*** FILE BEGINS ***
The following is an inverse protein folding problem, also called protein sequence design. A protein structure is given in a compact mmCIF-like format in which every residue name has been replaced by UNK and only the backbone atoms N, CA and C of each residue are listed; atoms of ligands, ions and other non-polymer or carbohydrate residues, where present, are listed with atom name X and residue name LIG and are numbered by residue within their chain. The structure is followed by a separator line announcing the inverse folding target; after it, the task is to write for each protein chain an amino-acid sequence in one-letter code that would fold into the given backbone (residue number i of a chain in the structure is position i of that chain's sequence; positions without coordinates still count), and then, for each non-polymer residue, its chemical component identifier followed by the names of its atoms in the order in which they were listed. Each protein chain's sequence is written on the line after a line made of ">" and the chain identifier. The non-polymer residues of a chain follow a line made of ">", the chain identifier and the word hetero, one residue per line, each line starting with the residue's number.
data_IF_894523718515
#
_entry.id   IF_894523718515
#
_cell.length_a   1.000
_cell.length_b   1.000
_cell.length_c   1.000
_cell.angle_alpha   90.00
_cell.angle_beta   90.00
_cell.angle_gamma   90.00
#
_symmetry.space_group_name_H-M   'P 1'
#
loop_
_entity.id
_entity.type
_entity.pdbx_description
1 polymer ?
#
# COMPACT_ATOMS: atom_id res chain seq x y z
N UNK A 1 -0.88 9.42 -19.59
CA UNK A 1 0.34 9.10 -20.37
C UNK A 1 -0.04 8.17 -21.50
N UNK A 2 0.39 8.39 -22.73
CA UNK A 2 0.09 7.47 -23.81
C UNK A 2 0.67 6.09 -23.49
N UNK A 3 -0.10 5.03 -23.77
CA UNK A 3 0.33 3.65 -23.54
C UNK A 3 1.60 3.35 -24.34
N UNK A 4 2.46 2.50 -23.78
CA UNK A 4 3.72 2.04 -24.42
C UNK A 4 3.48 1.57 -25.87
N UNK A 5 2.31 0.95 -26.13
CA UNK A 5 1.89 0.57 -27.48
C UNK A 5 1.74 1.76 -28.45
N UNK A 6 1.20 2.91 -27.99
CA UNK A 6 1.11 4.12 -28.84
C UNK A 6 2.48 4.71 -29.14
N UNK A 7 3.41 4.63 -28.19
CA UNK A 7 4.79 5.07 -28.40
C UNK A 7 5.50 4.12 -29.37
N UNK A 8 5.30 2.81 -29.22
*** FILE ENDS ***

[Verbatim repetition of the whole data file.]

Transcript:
The following is an inverse protein folding problem, also called protein sequence design. A protein structure is given in a compact mmCIF-like format in which every residue name has been replaced by UNK and only the backbone atoms N, CA and C of each residue are listed; atoms of ligands, ions and other non-polymer or carbohydrate residues, where present, are listed with atom name X and residue name LIG and are numbered by residue within their chain. The structure is followed by a separator line announcing the inverse folding target; after it, the task is to write for each protein chain an amino-acid sequence in one-letter code that would fold into the given backbone (residue number i of a chain in the structure is position i of that chain's sequence; positions without coordinates still count), and then, for each non-polymer residue, its chemical component identifier followed by the names of its atoms in the order in which they were listed. Each protein chain's sequence is written on the line after a line made of ">" and the chain identifier. The non-polymer residues of a chain follow a line made of ">", the chain identifier and the word hetero, one residue per line, each line starting with the residue's number.
data_IF_894523718515
#
_entry.id   IF_894523718515
#
_cell.length_a   1.000
_cell.length_b   1.000
_cell.length_c   1.000
_cell.angle_alpha   90.00
_cell.angle_beta   90.00
_cell.angle_gamma   90.00
#
_symmetry.space_group_name_H-M   'P 1'
#
loop_
_entity.id
_entity.type
_entity.pdbx_description
1 polymer ?
#
# COMPACT_ATOMS: atom_id res chain seq x y z
N UNK A 1 -0.88 9.42 -19.59
CA UNK A 1 0.34 9.10 -20.37
C UNK A 1 -0.04 8.17 -21.50
N UNK A 2 0.39 8.39 -22.73
CA UNK A 2 0.09 7.47 -23.81
C UNK A 2 0.67 6.09 -23.49
N UNK A 3 -0.10 5.03 -23.77
CA UNK A 3 0.33 3.65 -23.54
C UNK A 3 1.60 3.35 -24.34
N UNK A 4 2.46 2.50 -23.78
CA UNK A 4 3.72 2.04 -24.42
C UNK A 4 3.48 1.57 -25.87
N UNK A 5 2.31 0.95 -26.13
CA UNK A 5 1.89 0.57 -27.48
C UNK A 5 1.74 1.76 -28.45
N UNK A 6 1.20 2.91 -27.99
CA UNK A 6 1.11 4.12 -28.84
C UNK A 6 2.48 4.71 -29.14
N UNK A 7 3.41 4.63 -28.19
CA UNK A 7 4.79 5.07 -28.40
C UNK A 7 5.50 4.12 -29.37
N UNK A 8 5.30 2.81 -29.22